Yet synthetic nitrogen use continues to increase worldwide, as does pesticide use. Paradoxically, crop yields are no longer increasing, so farmers apply yet more synthetic nitrogen and pesticides, frequently resulting in decreased soil quality. An example of this self-defeating cycle can be seen in the detrimental effect these chemicals have on nitrogen-fixing crops. As the chemicals disrupt the symbiotic relationship between the roots of the plant and the friendly bacteria in the soil, which normally work together to create nitrogen, this creates a deficiency in the soil that impairs the growth of the plants. Farmers often attempt to remedy this by applying artificial nitrogen fertilizer, thereby diminishing the quality of the soil for next year’s crop.

Many experts agree that the best way to stop this downward spiral is to stop continuous cropping and let the land lie fallow (rest) for a time before beginning to rotate crops. Nitrogen-fixing leguminous crops like soybeans, peas, peanuts and alfalfa would then be interspersed with crops of differing root depth.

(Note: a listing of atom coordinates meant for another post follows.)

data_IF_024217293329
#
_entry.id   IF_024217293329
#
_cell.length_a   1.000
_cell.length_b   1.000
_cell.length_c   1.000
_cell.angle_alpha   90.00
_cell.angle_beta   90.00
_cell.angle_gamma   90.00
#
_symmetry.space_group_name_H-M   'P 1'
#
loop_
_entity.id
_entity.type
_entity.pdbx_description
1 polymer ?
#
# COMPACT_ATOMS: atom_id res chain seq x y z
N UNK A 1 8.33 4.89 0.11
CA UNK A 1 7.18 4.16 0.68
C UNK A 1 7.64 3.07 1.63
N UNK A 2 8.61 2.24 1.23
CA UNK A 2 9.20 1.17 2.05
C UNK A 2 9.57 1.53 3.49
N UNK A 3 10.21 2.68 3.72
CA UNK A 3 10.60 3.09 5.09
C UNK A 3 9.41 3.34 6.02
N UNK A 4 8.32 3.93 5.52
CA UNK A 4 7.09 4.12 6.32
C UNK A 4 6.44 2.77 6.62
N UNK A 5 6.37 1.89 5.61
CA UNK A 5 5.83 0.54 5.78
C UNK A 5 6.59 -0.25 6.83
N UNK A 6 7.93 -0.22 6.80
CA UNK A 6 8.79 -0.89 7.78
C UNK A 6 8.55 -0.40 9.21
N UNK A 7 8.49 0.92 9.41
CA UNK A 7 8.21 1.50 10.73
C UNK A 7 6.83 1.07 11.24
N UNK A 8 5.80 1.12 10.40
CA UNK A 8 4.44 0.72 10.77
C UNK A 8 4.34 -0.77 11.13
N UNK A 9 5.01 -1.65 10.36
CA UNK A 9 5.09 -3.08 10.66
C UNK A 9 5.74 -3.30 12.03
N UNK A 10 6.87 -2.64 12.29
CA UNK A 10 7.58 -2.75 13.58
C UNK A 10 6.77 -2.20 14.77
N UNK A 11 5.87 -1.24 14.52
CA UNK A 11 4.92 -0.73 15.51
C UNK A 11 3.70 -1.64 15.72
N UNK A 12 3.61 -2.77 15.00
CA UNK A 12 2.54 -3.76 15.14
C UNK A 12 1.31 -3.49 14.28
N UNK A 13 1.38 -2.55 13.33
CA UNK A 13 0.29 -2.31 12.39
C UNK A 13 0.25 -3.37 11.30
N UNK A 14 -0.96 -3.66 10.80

Soil improvement through rotation with such crops has been successful for researcher Bongani Ncube, who tested this method in arid Zimbabwe, where commercial fertilizers are scarce and expensive and years of continually cultivating the same crop has depleted much of the soil. By planting grain legumes one year, which brought nitrogen back to the soil, and planting sorghum the next, she was able to double the yield of the sorghum crop. 

Crop rotation also breaks the cycle of insect infestation, as specific insects thrive on specific crops. If the food supply remains the same year after year, the insect population that preys on that crop increases. If, however, the crops are rotated, the food supply is changed and those insects cannot survive as readily. The insect population then decreases without the use of chemical pesticides.

In a similar fashion, crop rotation and fallowing can slow plant-borne diseases or pathogens.

Fallowing, or giving the land some time off to recover, has repeatedly shown positive effects on both the soil and crop yield following the fallow period. A three-year study conducted by Khalil El Mejahed in his native semiarid Morocco showed that “fallow resulted in more soil nitrate and soil water.” The researcher noted that this technique “resulted in greater yield increase for wheat following fallow than wheat after wheat or wheat after chickpea even with applied nitrogen.” The results indicated that the soil nitrate level increased more after fallow than after crop rotation alone.